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COVID-19: Four further deaths and 434 new cases reported

There have been four further deaths related to COVID-19 and 434 new cases confirmed this afternoo...
Marita Moloney
Marita Moloney

14.29 7 May 2021


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COVID-19: Four further deaths...

COVID-19: Four further deaths and 434 new cases reported

Marita Moloney
Marita Moloney

14.29 7 May 2021


Share this article


There have been four further deaths related to COVID-19 and 434 new cases confirmed this afternoon by the National Public Health Emergency Team (NPHET).

The number of coronavirus-related deaths has now risen to 4,918, while the latest figures bring the total amount of cases here to 251,904.

Of the latest cases, 80% are under 45 years of age, while the median age is 31 years old.

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Regarding the nationwide distribution of cases, 197 are in Dublin, 44 in Cork, 34 in Kildare, 20 in Limerick, 20 in Meath and the remaining 119 cases are spread across 16 other counties.

As of 8am today, 126 people are now receiving treatment in hospital for the virus after 15 new admissions in the past 24 hours.

Of those patients, 34 are in ICU, down from 36 yesterday.

The 14-day incidence rate per 100,000 of the population now stands at 129.7.

The five-day moving average is now 416, while the seven-day incidence is 64.1.

Ahead of the reopening of many businesses next week, Dr Tony Holohan, Chief Medical Officer at the Department of Health, urged people to continue to be vigilant regarding the public health guidelines.

“Next week we will see many more business open which means employees and customers will return to work and our economy will begin to restart in earnest," he said.

"This is a very positive sign and a testament to the hard work of the vast majority in suppressing incidence of disease in our communities.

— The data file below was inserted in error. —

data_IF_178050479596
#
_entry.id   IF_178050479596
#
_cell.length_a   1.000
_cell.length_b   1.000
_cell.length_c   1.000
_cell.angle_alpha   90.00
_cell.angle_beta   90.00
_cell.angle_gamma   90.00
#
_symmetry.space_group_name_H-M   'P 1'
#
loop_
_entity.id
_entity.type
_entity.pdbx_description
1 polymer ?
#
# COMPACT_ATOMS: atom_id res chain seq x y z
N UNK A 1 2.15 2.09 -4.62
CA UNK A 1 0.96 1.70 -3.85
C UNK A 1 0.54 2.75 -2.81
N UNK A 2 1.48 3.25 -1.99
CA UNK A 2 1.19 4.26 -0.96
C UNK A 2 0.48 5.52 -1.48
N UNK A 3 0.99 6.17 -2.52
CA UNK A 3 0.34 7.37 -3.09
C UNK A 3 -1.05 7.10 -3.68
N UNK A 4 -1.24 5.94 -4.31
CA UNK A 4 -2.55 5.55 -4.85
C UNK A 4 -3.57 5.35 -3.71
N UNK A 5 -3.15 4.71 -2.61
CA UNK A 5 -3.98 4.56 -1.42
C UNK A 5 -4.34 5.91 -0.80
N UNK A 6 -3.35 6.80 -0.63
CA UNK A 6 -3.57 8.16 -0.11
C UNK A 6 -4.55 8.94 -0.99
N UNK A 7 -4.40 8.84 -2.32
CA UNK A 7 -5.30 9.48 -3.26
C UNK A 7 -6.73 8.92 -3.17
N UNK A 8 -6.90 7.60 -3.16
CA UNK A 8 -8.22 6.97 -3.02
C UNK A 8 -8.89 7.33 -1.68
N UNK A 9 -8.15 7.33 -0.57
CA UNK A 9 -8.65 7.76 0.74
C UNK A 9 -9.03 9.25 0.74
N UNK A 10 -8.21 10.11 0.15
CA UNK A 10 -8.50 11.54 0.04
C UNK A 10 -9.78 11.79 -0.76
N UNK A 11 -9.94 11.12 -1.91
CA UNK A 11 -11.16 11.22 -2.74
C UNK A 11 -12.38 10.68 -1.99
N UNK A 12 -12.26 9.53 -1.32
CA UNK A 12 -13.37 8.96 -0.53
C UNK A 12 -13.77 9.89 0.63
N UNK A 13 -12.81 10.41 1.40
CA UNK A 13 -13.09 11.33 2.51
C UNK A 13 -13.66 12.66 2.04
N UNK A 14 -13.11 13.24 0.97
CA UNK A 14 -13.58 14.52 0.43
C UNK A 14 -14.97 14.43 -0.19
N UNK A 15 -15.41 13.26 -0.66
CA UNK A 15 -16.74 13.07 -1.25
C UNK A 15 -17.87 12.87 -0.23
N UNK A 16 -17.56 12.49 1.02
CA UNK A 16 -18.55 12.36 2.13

“It is extremely important that business owners, employees and customers take great care and review safety protocols and practices and ensure to consider all the actions we can all take as individuals to protect ourselves and our loved ones."

He advised: “Only return to the workplace if it is necessary to do so. Continue to wear a mask, practise social distancing, good hand hygiene and cough etiquette.

"If you feel unsafe in a crowded environment feel empowered to turn around and go home.

“If you are a business owner or an employer, remember that you have a duty of care to those that work for you.

"Reopening responsibly will help to mitigate the risk of COVID-19 spreading amongst your staff in the workplace and ensure we all have the opportunity to enjoy the new social and economic activities available to us from May 10th.”

Dublin GP Dr Ray Walley, also speaking at the health briefing today, encouraged people who have been called to register for their vaccine to do so on the HSE portal.

“General practices are extremely busy at the moment dealing with COVID and non-COVID care as well as continuing to administer COVID-19 vaccines," he said.

“GPs continue to administer COVID-19 vaccines as per the National Vaccination Programme, this means that those aged 70 and over and those that are clinically vulnerable between the ages of 50 – 59 are eligible to receive a vaccine from their GP."

It comes as the HSE's Chief Clinical Officer said that the pace at which Ireland's Covid-19 vaccination programme is rolled out is set to be ramped up "from here on out".

Dr Colm Henry told Newstalk Breakfast: "As we now go into age cohorts, we really are shifting gears up, that's when the mass vaccination centres are opening up, 35 at this stage I think coming this week and that's when we start doing things at pace and at speed.

"It's really going up a gear from here on out because apart from some additional groups we have to identify and vaccinate, notably people that are pregnant and those who are hard to reach, these are the last specialised groups we have to get to.

"When we get to those mass vaccination centres that are now opening up for those age cohorts we can really put the gears up."

Main image: Dr Tony Holohan, Chief Medical Officer at the Department of Health. Photo: Sam Boal/Rollingnews.ie

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14-day Incidence Rate Coronavirus Covid-19 Covid-19 Ireland Dr Ronan Glynn Dr Tony Holohan ICU Admissions NPHET

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